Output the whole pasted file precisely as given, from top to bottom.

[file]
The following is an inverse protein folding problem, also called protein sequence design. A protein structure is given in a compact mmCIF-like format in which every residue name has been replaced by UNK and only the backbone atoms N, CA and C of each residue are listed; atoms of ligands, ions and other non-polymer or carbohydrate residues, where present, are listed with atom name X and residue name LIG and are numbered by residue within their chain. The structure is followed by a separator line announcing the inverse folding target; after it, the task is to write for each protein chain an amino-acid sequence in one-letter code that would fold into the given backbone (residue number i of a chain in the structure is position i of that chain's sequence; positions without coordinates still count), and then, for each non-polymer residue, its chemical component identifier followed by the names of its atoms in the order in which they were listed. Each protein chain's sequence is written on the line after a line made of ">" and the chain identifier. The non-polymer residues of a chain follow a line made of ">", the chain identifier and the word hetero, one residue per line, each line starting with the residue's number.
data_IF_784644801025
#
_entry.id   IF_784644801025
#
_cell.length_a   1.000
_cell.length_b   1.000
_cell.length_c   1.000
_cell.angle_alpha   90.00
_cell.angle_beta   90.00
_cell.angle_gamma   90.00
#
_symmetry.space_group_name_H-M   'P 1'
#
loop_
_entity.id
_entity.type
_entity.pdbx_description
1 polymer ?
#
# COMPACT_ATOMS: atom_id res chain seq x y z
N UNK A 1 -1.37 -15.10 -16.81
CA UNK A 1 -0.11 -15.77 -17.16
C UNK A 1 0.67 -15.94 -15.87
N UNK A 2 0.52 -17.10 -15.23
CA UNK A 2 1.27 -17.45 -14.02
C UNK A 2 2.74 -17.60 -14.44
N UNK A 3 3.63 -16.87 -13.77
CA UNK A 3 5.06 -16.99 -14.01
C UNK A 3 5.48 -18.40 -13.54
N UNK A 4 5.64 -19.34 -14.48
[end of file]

The following is an inverse protein folding problem, also called protein sequence design. A protein structure is given in a compact mmCIF-like format in which every residue name has been replaced by UNK and only the backbone atoms N, CA and C of each residue are listed; atoms of ligands, ions and other non-polymer or carbohydrate residues, where present, are listed with atom name X and residue name LIG and are numbered by residue within their chain. The structure is followed by a separator line announcing the inverse folding target; after it, the task is to write for each protein chain an amino-acid sequence in one-letter code that would fold into the given backbone (residue number i of a chain in the structure is position i of that chain's sequence; positions without coordinates still count), and then, for each non-polymer residue, its chemical component identifier followed by the names of its atoms in the order in which they were listed. Each protein chain's sequence is written on the line after a line made of ">" and the chain identifier. The non-polymer residues of a chain follow a line made of ">", the chain identifier and the word hetero, one residue per line, each line starting with the residue's number.
data_IF_784644801025
#
_entry.id   IF_784644801025
#
_cell.length_a   1.000
_cell.length_b   1.000
_cell.length_c   1.000
_cell.angle_alpha   90.00
_cell.angle_beta   90.00
_cell.angle_gamma   90.00
#
_symmetry.space_group_name_H-M   'P 1'
#
loop_
_entity.id
_entity.type
_entity.pdbx_description
1 polymer ?
#
# COMPACT_ATOMS: atom_id res chain seq x y z
N UNK A 1 -1.37 -15.10 -16.81
CA UNK A 1 -0.11 -15.77 -17.16
C UNK A 1 0.67 -15.94 -15.87
N UNK A 2 0.52 -17.10 -15.23
CA UNK A 2 1.27 -17.45 -14.02
C UNK A 2 2.74 -17.60 -14.44
N UNK A 3 3.63 -16.87 -13.77
CA UNK A 3 5.06 -16.99 -14.01
C UNK A 3 5.48 -18.40 -13.54
N UNK A 4 5.64 -19.34 -14.48